One of the patients I followed had an ADR that was likely due to one of her medications and I used this as an opportunity to fill out an ADR form.
DD is a 24+4 GA baby born with extreme prematurity and a myriad of medical conditions and concerns including a patent ductus arteriosus. On day 11 of life 3 doses of indomethacin were used to pharmacologically close the PDA. The patient was also on concurrent vancomycin for rule out sepsis (with a trough level that came back on the higher end of range, 16mg/L [range: 5-15mg/L]). After the use of indomethacin DD started to experience acute kidney injury with elevated BUN, elevated SCr, decreased urine output (almost 1/2 of patient’s baseline amount), and decreased Na+. Though this eventually resolved (as only 3 doses of indomethacin were given), it required careful monitoring of the patient’s kidney function to ensure no further damage occurred.
By filling out the ADR report I tried to remain cognizant of who was reading the report I submitted. I wanted to ensure that the information I provided was understandable for a pharmacist who might not be as familiar with the NICU setting. Thus I tried to be as explicit as possible by providing doses in both mgs, and mg/kg. I also tried to add in what NICU ranges of normal are (e.g. for vancomycin trough) which may differ from adult ranges. Lastly, I followed the rules taught throughout undergrad and put units everywhere! This would allow me to ensure that whoever the recipient is, understands the exact situation that occurred, and to minimize any assumptions that would have to be taken.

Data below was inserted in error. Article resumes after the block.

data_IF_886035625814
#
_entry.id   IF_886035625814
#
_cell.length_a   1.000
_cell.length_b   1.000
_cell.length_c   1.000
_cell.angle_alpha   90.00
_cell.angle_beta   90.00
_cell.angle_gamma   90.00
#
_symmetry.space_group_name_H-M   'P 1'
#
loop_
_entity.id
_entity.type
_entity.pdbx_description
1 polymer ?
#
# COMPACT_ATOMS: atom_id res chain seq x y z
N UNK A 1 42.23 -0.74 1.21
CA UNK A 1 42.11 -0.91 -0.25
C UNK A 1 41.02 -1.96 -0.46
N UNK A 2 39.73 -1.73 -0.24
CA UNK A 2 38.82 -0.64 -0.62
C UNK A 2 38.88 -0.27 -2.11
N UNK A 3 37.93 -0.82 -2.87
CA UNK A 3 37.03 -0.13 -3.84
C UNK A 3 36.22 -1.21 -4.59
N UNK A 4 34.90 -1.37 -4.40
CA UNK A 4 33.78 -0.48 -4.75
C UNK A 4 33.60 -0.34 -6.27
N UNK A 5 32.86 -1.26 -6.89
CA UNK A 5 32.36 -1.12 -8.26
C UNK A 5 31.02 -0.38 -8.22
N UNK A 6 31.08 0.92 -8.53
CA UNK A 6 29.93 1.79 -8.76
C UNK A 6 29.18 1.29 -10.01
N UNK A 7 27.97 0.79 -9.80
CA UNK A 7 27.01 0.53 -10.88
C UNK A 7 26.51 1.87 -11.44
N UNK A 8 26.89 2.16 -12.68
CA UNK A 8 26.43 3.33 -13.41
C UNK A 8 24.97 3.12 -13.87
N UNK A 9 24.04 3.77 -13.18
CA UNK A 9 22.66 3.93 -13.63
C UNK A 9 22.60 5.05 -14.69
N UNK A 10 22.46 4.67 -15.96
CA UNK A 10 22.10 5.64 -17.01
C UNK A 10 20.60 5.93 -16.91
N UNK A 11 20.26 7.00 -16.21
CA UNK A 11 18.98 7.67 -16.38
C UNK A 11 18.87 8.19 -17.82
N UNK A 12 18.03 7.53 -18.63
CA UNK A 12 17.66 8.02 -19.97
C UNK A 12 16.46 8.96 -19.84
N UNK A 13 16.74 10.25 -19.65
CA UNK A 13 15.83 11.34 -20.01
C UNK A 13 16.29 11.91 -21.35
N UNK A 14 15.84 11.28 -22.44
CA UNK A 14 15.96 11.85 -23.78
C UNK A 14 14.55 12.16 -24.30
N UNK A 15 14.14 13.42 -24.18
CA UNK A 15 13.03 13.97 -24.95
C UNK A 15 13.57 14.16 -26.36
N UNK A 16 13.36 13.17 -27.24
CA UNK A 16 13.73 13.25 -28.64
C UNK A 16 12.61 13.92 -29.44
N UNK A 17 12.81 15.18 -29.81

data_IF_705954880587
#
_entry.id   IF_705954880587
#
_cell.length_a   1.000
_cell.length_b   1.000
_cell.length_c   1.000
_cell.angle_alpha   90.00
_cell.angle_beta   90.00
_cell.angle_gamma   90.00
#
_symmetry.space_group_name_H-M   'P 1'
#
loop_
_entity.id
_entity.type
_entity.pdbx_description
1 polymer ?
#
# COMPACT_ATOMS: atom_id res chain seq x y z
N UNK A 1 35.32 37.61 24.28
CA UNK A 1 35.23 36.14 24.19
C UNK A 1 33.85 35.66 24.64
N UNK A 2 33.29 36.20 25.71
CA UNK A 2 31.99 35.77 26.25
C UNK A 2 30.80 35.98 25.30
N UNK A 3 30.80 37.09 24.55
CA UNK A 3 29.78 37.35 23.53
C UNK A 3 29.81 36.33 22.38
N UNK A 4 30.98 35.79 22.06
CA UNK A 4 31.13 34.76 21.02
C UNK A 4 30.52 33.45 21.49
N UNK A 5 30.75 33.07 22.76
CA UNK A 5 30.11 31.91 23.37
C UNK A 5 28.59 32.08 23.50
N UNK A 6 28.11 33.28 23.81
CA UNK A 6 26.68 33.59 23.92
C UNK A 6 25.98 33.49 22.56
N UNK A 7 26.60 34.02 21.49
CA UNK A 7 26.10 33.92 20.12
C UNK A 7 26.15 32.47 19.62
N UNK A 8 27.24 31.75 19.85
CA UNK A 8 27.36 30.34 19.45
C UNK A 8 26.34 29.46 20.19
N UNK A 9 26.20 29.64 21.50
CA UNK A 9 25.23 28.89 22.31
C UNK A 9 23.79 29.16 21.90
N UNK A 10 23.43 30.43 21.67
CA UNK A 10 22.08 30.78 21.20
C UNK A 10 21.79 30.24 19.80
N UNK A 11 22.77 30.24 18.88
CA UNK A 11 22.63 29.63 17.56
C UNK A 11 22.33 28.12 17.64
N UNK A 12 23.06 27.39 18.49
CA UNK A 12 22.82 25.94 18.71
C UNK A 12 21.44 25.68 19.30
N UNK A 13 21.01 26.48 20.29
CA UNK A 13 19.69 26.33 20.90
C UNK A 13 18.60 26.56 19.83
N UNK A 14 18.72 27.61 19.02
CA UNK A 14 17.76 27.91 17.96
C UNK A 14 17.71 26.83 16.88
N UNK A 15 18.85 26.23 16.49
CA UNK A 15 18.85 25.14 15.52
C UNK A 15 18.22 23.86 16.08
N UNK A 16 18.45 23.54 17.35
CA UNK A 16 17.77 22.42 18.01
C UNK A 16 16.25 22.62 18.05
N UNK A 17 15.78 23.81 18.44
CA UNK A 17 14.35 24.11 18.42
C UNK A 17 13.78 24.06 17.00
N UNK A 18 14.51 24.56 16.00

This was an interesting experience, and not as painful as I thought it might be! A good reminder for myself to be sure to fill out the ADR vigilance forms when appropriate to ensure that we send Health Canada the “signals” if a product is causing any harm to patients!